National Well-Being and Rates of Depression
Our well-being and that of our neighbors is more interlinked than we realize.
Posted May 19, 2018
The recently released World Happiness Report 2018 met with the usual flurry of questions and doubts about what exactly it measured, and how accurately. There was also some hand-wringing this year that the United States had dropped to 18th in the world rankings, from last year’s 14th. Amid the discussion of life satisfaction and the various metrics used to assess it, though, much of the focus this year put well-being in the context of national rates of depression.
That emphasis should not surprise us, though oddly it still can. Researchers have long insisted on their correlation—that stress tied to financial insecurity and discrimination correlates closely with depression, for example, while income inequality, another key variable, “is associated with the population prevalence of depression” in findings that are replicated across the developed and developing world.
This year, Finland compelled greater reflection on the relationship between depression and happiness, because the country placed first among indices measuring well-being (including social stability and services; gross domestic product per capita; trust in government and institutions; levels of crime and corruption, and so on) while also ranking second, according to the World Health Organization, in per capita prevalence rates for depressive disorders. Here it follows the United States (ranked significantly lower for happiness, as we might expect), yet Finland’s outsize score for happiness and depression suggests a high prevalence of both, and for several reasons.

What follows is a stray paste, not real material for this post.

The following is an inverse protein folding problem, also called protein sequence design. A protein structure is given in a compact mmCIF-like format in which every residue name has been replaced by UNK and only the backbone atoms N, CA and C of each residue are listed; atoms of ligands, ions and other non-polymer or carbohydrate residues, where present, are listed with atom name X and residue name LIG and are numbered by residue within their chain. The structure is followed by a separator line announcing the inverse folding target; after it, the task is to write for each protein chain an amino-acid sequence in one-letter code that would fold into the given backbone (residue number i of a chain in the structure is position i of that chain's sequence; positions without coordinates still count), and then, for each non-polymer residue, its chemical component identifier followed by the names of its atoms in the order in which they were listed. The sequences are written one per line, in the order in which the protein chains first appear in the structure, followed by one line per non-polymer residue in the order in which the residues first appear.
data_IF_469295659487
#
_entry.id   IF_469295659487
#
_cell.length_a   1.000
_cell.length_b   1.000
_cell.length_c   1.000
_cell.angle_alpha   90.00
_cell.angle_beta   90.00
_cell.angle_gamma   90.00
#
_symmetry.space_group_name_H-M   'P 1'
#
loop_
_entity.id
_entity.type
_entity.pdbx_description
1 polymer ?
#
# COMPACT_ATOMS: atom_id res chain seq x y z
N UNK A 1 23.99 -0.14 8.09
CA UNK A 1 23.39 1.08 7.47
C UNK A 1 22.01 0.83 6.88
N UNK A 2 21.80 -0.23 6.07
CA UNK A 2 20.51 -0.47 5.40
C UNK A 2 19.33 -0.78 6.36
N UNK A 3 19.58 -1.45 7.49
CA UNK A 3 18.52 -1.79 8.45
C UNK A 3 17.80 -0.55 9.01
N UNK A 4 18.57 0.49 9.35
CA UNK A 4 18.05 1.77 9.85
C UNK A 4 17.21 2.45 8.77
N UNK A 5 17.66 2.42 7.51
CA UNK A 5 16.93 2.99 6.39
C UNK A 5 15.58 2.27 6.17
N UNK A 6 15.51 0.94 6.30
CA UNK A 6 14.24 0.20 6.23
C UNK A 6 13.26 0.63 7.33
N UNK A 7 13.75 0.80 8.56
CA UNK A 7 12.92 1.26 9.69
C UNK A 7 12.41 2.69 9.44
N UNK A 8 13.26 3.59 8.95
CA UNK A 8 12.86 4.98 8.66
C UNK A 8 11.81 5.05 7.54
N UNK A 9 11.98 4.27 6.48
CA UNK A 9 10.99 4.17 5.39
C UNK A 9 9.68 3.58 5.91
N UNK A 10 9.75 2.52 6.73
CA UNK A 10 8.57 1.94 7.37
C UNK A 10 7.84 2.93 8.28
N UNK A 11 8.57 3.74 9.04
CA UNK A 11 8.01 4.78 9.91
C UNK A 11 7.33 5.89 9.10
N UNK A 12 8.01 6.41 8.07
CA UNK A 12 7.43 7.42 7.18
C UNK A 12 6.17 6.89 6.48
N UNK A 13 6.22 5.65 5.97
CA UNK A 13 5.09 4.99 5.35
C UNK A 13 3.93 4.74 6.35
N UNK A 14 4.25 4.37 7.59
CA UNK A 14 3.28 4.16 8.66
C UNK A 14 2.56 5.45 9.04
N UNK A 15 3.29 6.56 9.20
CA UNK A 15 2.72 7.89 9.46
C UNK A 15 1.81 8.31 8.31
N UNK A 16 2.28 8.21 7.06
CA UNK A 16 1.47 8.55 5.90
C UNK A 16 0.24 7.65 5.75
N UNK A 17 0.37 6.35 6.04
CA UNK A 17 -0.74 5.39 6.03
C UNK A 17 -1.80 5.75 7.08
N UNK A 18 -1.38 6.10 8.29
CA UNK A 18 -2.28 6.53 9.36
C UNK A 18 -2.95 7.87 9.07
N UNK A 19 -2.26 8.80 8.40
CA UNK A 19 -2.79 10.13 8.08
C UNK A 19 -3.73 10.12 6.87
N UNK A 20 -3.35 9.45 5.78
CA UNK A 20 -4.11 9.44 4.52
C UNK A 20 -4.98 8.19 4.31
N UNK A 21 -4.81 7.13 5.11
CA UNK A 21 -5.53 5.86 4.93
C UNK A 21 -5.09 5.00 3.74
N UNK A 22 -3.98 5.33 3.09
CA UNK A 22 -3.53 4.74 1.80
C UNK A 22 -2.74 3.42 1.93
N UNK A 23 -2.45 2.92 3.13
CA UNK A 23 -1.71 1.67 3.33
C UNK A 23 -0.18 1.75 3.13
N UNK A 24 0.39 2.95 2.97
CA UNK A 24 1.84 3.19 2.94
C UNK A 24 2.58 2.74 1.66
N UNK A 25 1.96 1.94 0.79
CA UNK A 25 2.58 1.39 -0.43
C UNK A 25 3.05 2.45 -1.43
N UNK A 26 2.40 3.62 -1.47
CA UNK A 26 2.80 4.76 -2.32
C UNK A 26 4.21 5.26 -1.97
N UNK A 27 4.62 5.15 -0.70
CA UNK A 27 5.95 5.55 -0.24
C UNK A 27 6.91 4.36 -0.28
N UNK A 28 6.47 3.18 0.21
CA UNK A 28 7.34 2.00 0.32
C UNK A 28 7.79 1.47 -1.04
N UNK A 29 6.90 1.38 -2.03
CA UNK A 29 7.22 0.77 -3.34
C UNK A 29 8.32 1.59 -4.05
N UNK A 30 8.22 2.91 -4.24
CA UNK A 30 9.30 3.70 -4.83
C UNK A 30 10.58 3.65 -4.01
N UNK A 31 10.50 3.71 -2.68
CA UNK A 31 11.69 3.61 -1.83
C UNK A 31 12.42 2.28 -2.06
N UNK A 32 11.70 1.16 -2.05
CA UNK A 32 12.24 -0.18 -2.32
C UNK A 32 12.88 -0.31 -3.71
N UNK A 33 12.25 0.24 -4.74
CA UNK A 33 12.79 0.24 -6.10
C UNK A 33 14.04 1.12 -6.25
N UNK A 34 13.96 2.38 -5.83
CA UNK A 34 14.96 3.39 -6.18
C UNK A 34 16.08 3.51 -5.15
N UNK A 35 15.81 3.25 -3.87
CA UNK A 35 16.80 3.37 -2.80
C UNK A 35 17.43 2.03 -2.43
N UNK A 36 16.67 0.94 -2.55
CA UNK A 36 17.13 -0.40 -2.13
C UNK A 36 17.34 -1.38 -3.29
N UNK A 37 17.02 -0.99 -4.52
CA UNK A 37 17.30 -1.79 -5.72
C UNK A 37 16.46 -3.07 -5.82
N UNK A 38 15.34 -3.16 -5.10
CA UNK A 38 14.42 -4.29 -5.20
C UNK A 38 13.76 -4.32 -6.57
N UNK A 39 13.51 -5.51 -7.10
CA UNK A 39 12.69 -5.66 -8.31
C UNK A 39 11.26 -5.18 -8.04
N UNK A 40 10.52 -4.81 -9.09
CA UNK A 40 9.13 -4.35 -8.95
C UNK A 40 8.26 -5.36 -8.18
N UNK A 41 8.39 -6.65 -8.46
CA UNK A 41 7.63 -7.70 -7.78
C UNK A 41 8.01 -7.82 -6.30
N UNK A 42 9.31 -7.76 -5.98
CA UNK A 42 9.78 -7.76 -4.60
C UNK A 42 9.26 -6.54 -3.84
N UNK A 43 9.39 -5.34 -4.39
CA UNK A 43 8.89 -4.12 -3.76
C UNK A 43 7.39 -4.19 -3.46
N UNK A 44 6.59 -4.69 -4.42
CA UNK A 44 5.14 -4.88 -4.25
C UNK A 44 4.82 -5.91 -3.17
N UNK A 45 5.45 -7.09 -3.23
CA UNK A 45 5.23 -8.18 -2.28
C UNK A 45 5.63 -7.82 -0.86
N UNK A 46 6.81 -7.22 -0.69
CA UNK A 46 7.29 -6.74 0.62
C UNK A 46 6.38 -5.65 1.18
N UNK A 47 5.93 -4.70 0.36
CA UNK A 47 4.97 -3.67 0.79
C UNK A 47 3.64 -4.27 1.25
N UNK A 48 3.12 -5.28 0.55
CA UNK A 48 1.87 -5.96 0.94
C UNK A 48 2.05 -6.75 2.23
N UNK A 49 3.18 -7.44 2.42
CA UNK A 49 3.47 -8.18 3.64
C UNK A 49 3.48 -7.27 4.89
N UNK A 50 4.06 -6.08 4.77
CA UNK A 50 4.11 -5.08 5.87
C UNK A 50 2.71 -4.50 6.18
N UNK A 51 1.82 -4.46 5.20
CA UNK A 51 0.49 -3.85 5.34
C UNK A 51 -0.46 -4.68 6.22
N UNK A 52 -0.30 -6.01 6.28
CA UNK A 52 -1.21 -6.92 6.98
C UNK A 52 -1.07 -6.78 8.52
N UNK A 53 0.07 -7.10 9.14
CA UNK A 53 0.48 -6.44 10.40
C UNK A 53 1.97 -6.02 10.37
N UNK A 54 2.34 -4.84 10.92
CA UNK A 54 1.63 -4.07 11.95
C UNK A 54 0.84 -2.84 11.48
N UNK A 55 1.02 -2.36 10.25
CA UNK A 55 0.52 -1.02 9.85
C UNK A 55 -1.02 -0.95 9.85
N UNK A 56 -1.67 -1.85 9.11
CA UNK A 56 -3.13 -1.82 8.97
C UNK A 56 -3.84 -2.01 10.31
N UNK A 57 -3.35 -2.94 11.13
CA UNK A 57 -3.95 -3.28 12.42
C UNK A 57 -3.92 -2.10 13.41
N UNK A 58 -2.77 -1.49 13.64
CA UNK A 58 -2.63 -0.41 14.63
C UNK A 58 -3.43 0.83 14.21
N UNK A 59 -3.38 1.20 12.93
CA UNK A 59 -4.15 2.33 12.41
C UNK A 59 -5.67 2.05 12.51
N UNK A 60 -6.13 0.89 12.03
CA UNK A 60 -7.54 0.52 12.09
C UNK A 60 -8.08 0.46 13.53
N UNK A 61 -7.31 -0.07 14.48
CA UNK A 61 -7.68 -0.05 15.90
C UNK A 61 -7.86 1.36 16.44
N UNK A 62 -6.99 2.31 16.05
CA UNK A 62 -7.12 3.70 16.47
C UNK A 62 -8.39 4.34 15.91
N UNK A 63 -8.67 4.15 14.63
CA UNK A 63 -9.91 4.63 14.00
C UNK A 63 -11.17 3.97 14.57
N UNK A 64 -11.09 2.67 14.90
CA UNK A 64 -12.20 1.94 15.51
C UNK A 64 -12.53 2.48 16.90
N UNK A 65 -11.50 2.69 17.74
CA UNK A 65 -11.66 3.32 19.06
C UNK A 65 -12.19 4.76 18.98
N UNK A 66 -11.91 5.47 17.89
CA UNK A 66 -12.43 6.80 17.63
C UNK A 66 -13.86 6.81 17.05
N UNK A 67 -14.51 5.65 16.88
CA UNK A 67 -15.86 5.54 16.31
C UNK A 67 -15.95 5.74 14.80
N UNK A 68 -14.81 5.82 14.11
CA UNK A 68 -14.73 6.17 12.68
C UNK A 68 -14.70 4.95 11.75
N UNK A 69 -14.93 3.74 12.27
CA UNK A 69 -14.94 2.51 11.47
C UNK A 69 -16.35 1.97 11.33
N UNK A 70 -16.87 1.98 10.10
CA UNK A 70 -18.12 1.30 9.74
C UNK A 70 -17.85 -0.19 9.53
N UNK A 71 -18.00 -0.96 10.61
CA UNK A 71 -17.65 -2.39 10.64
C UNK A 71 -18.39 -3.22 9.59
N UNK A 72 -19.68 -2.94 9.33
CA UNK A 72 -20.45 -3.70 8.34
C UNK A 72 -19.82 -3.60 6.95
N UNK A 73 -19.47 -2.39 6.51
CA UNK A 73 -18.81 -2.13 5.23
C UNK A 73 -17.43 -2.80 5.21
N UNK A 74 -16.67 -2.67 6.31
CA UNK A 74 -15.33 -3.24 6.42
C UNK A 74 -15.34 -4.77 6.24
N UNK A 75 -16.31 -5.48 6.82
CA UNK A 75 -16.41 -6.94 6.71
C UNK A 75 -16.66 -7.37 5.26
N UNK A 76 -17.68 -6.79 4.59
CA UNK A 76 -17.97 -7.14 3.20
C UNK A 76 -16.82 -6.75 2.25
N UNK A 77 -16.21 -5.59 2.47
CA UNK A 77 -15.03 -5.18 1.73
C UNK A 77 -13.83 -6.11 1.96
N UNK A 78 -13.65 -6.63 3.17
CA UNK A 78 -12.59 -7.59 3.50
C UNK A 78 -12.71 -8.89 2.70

To its citizens, happiness may mean more than simply the absence of depression. The forms of comparison that social media intensify may be a further complicating factor, especially if online platforms are used to exaggerate happiness, through ostentatious displays of it (as various commentators point out, Finns are not exactly known for the latter).
“While there are significant shortcomings in international comparisons of depression and while other research has estimated that the depression rates of Finland would be closer to the global average,” Frank Martela commented in Scientific American, “what is clear is that Finland is far from the top of the world in preventing depression.”
That treating and combating depression are thought a national responsibility—a matter of public health, social well-being, and government policy—may be striking to American ears. We tend to view the disorder and its treatment in more individualized terms, with responsibility falling largely on the sufferer and a small circle of caregivers.
But just as there are competing perspectives on what causes depression, with emphasis including and surpassing the brain, so are there different ways to define happiness. As Martela adds, “depending on which one we choose, we get completely different countries at the top of the rankings.” If positive emotion is prized above all else, then, following Gallup data, Latin American countries such as Paraguay, Guatemala, and Costa Rica fill the top rankings and Finland drops significantly. If purpose or meaning in life is felt to be paramount, then Togo and Senegal predominate and Finland and the U.S. lag far behind.